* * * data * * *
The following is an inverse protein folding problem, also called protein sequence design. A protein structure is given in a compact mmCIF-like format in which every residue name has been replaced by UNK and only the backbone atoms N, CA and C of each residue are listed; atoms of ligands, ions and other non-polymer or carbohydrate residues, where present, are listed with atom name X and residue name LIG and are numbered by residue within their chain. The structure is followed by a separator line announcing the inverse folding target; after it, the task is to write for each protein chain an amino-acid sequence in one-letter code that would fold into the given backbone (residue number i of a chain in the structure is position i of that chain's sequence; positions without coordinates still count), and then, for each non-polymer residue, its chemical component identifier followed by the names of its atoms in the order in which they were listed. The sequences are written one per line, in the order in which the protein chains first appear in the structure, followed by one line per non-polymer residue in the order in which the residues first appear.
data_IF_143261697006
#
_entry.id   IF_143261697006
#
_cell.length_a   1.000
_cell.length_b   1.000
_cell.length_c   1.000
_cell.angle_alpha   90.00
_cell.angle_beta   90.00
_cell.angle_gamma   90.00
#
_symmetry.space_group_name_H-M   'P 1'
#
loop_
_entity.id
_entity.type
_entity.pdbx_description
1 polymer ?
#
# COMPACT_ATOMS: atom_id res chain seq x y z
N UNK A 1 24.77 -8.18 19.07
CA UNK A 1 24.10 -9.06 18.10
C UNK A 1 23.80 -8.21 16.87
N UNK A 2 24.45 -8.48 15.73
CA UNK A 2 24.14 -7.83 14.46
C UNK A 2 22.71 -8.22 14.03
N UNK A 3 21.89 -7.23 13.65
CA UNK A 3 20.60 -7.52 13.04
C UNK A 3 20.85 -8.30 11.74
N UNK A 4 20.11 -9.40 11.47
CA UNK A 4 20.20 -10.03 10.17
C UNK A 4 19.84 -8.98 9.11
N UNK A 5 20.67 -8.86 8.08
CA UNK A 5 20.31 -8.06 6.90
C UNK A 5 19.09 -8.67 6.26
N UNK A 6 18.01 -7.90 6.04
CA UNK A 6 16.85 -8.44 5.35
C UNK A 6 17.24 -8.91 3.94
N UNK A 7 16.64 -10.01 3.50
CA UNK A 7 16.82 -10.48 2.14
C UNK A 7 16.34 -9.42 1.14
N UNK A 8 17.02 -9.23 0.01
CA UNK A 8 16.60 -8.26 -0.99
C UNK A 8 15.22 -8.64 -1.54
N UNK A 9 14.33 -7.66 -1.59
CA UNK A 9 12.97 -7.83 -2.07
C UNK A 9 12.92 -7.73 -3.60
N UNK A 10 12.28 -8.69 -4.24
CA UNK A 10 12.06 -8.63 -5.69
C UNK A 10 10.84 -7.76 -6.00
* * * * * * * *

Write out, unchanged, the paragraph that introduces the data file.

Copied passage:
The following is an inverse protein folding problem, also called protein sequence design. A protein structure is given in a compact mmCIF-like format in which every residue name has been replaced by UNK and only the backbone atoms N, CA and C of each residue are listed; atoms of ligands, ions and other non-polymer or carbohydrate residues, where present, are listed with atom name X and residue name LIG and are numbered by residue within their chain. The structure is followed by a separator line announcing the inverse folding target; after it, the task is to write for each protein chain an amino-acid sequence in one-letter code that would fold into the given backbone (residue number i of a chain in the structure is position i of that chain's sequence; positions without coordinates still count), and then, for each non-polymer residue, its chemical component identifier followed by the names of its atoms in the order in which they were listed. The sequences are written one per line, in the order in which the protein chains first appear in the structure, followed by one line per non-polymer residue in the order in which the residues first appear.